Over the decades, health authorities and industrial hygienists have been inconsistent and slow to limit human exposure to petroleum derived chemicals. They face institutional inertia, push back from petrochemical industry lobbyists, and political pressure from legislators financially compromised by corporate largesse. In practice, a given petrochemical must first be proven directly responsible for a specific harm before meaningful protection for humans is put in place. Chemicals receive the benefit of the doubt, people do not.
While a growing number of cities and towns are banning PU foam mattresses from landfills because they are toxic and cannot safely biodegrade, they remain in our bedrooms where we sleep, make love and play with our children. Most people know little about these toxic products, in part because they cannot see the harm with their own eyes, but mostly because as in the 1950s, big government and big industry still care more for money than they care for you. On mattresses, as on cans of tuna contaminated with mercury, no warning label can found.
Tonight most people will lay down on a plastic mattress made from oil
When polyurethane foam mattresses were first introduced there was no conscious intention to cause harm. But as the unintended consequences became known, as the money rolled in, profits were prioritized over all other considerations. Maintaining that priority required, and still requires today, suppression, diminishment, deflection and dismissal of information and knowledge about illness, death, environmental contamination and degradation associated with polyurethane foam mattresses, fire retardants and today’s oil soaked lifestyle.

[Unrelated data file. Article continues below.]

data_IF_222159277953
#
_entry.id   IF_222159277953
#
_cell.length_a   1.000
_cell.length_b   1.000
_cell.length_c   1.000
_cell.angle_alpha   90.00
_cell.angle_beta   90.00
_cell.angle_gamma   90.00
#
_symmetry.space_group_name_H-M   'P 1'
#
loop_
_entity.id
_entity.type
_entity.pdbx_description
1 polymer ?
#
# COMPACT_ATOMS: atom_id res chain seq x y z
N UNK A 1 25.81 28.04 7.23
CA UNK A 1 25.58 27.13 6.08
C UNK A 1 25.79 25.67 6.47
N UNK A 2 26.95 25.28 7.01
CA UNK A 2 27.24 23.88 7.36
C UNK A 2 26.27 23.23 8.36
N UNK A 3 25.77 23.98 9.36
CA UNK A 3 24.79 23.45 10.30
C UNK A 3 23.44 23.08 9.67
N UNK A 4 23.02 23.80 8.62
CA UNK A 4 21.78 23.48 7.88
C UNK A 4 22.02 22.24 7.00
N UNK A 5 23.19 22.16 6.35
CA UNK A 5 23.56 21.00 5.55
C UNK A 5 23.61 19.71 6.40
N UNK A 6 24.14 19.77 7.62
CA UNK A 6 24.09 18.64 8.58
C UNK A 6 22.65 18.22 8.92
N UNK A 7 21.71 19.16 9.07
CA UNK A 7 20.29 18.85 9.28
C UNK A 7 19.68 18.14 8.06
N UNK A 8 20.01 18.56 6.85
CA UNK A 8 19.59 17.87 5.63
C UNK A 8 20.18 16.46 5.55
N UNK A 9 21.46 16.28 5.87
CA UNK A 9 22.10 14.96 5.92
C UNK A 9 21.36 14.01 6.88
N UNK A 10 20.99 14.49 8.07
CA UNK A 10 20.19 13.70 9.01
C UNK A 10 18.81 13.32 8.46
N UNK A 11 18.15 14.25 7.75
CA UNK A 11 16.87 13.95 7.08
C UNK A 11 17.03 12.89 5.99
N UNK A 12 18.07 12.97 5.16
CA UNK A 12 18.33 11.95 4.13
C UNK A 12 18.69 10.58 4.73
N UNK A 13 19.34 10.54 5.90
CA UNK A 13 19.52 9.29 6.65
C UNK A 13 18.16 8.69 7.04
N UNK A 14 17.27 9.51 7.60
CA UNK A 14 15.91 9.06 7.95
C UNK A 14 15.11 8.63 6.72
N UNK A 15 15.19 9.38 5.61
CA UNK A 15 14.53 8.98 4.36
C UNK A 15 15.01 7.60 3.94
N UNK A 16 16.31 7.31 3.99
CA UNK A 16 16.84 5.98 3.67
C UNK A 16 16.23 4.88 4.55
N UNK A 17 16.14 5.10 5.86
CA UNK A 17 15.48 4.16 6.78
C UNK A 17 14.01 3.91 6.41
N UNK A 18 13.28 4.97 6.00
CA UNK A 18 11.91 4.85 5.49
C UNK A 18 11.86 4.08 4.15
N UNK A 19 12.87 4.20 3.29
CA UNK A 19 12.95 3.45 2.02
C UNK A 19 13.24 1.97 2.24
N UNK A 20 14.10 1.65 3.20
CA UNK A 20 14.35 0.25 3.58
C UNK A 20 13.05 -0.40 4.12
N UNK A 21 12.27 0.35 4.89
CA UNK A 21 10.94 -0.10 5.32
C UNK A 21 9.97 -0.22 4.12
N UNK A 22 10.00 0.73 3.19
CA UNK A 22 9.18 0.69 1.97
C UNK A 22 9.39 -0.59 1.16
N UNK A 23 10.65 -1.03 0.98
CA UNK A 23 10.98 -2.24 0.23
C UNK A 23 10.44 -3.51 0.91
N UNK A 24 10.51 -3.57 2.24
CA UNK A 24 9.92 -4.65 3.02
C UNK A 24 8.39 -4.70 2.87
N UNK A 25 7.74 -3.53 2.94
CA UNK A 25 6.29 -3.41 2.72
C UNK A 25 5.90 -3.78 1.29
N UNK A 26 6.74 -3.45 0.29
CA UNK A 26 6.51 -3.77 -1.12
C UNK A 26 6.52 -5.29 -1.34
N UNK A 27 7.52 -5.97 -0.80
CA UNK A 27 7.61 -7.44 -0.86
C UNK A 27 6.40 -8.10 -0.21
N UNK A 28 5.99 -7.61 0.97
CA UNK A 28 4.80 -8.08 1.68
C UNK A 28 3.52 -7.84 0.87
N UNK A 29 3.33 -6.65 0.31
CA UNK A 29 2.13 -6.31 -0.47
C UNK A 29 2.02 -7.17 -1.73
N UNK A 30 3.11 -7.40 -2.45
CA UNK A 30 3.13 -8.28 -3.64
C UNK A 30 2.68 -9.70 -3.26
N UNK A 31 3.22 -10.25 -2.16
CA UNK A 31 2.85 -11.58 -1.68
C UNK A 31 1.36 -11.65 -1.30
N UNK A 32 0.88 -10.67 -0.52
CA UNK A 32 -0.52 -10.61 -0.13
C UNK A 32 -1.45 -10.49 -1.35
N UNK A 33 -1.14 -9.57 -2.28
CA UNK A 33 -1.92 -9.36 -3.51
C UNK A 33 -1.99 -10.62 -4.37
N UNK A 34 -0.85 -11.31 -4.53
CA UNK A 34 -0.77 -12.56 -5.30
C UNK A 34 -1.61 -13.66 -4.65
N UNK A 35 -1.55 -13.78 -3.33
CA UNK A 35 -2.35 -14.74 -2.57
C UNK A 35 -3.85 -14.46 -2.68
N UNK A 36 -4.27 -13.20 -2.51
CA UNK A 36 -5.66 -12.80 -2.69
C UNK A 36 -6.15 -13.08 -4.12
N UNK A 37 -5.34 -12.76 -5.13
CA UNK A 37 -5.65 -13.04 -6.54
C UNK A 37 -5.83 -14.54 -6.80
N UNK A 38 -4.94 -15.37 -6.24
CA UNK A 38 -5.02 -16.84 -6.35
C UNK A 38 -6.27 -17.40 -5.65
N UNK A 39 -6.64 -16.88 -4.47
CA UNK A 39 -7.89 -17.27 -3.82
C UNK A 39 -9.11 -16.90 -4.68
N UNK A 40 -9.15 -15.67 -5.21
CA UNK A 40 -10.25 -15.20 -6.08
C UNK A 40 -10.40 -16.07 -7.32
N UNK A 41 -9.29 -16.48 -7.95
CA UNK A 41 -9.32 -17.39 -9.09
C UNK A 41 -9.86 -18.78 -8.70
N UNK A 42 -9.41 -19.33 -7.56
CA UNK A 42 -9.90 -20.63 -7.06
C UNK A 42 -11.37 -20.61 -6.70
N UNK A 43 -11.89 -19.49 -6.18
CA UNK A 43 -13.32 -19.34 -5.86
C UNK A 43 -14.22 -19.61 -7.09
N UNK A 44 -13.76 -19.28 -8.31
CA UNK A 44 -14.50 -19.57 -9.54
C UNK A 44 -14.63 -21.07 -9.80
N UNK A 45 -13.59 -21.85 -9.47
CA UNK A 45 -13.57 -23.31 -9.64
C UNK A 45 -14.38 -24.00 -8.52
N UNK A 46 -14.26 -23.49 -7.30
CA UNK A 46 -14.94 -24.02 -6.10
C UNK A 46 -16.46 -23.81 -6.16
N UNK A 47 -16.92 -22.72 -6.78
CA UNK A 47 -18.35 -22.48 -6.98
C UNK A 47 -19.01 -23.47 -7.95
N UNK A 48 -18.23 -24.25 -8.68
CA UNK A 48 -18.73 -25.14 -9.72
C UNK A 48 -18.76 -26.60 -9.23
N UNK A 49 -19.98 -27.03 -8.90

Kept in the dark by commercial design and political complicity, tonight most people will lay down on a plastic mattress made from oil, unaware of the consequences for themselves, for everyone, and for every living thing. That is what lies beneath you.
Author’s Note: All facts and information referenced in the Why Now? series, including facts and information about chemicals and their impacts on human health and environment, have been drawn from previously published sources in the European Union, United States of America, United Kingdom, Canada, Australia, Denmark, Sweden, Germany and India. Sources include national and state government documents, government funded agencies, national and international corporations, peer reviewed research from universities, the industrial safety industry, material data safety sheets, worker’s compensation board records, articles published in major newspapers, articles published by national and international news reporting services, published authors respected in their fields, and reports and studies published by reputable nonprofits and environmental organizations. Len Laycock